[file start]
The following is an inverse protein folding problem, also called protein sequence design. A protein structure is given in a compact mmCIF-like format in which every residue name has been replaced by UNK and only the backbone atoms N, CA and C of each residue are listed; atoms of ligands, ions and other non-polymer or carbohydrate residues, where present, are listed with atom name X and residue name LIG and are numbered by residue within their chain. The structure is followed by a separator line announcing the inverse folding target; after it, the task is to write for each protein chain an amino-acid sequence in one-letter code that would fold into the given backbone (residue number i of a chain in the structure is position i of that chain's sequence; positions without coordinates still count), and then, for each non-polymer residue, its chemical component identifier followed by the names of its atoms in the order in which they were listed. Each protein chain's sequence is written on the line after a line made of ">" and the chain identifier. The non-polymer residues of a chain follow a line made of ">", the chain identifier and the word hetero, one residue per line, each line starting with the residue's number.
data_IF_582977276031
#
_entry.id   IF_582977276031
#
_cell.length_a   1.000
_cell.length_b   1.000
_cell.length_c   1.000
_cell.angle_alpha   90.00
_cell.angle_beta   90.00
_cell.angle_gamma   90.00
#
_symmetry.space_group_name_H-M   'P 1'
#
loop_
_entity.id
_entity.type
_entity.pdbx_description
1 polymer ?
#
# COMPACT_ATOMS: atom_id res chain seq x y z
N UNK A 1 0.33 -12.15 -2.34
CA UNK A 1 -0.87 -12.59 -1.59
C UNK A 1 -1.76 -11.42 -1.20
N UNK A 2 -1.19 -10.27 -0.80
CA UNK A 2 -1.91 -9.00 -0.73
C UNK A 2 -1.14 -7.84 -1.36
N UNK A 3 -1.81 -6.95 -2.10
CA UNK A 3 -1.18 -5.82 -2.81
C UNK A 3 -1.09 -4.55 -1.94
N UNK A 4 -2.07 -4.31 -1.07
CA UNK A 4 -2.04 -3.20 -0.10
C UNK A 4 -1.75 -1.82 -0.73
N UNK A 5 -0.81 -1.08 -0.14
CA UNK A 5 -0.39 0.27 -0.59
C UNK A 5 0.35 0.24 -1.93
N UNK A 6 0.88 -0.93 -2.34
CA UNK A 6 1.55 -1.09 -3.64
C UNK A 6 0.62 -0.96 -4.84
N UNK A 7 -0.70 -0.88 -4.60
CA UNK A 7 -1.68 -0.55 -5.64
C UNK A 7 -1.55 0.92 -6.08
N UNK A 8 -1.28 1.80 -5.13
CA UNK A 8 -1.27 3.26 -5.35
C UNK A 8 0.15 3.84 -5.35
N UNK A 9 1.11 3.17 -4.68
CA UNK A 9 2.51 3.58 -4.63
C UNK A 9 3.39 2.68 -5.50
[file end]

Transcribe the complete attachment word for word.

The following is an inverse protein folding problem, also called protein sequence design. A protein structure is given in a compact mmCIF-like format in which every residue name has been replaced by UNK and only the backbone atoms N, CA and C of each residue are listed; atoms of ligands, ions and other non-polymer or carbohydrate residues, where present, are listed with atom name X and residue name LIG and are numbered by residue within their chain. The structure is followed by a separator line announcing the inverse folding target; after it, the task is to write for each protein chain an amino-acid sequence in one-letter code that would fold into the given backbone (residue number i of a chain in the structure is position i of that chain's sequence; positions without coordinates still count), and then, for each non-polymer residue, its chemical component identifier followed by the names of its atoms in the order in which they were listed. Each protein chain's sequence is written on the line after a line made of ">" and the chain identifier. The non-polymer residues of a chain follow a line made of ">", the chain identifier and the word hetero, one residue per line, each line starting with the residue's number.
data_IF_582977276031
#
_entry.id   IF_582977276031
#
_cell.length_a   1.000
_cell.length_b   1.000
_cell.length_c   1.000
_cell.angle_alpha   90.00
_cell.angle_beta   90.00
_cell.angle_gamma   90.00
#
_symmetry.space_group_name_H-M   'P 1'
#
loop_
_entity.id
_entity.type
_entity.pdbx_description
1 polymer ?
#
# COMPACT_ATOMS: atom_id res chain seq x y z
N UNK A 1 0.33 -12.15 -2.34
CA UNK A 1 -0.87 -12.59 -1.59
C UNK A 1 -1.76 -11.42 -1.20
N UNK A 2 -1.19 -10.27 -0.80
CA UNK A 2 -1.91 -9.00 -0.73
C UNK A 2 -1.14 -7.84 -1.36
N UNK A 3 -1.81 -6.95 -2.10
CA UNK A 3 -1.18 -5.82 -2.81
C UNK A 3 -1.09 -4.55 -1.94
N UNK A 4 -2.07 -4.31 -1.07
CA UNK A 4 -2.04 -3.20 -0.10
C UNK A 4 -1.75 -1.82 -0.73
N UNK A 5 -0.81 -1.08 -0.14
CA UNK A 5 -0.39 0.27 -0.59
C UNK A 5 0.35 0.24 -1.93
N UNK A 6 0.88 -0.93 -2.34
CA UNK A 6 1.55 -1.09 -3.64
C UNK A 6 0.62 -0.96 -4.84
N UNK A 7 -0.70 -0.88 -4.60
CA UNK A 7 -1.68 -0.55 -5.64
C UNK A 7 -1.55 0.92 -6.08
N UNK A 8 -1.28 1.80 -5.13
CA UNK A 8 -1.27 3.26 -5.35
C UNK A 8 0.15 3.84 -5.35
N UNK A 9 1.11 3.17 -4.68
CA UNK A 9 2.51 3.58 -4.63
C UNK A 9 3.39 2.68 -5.50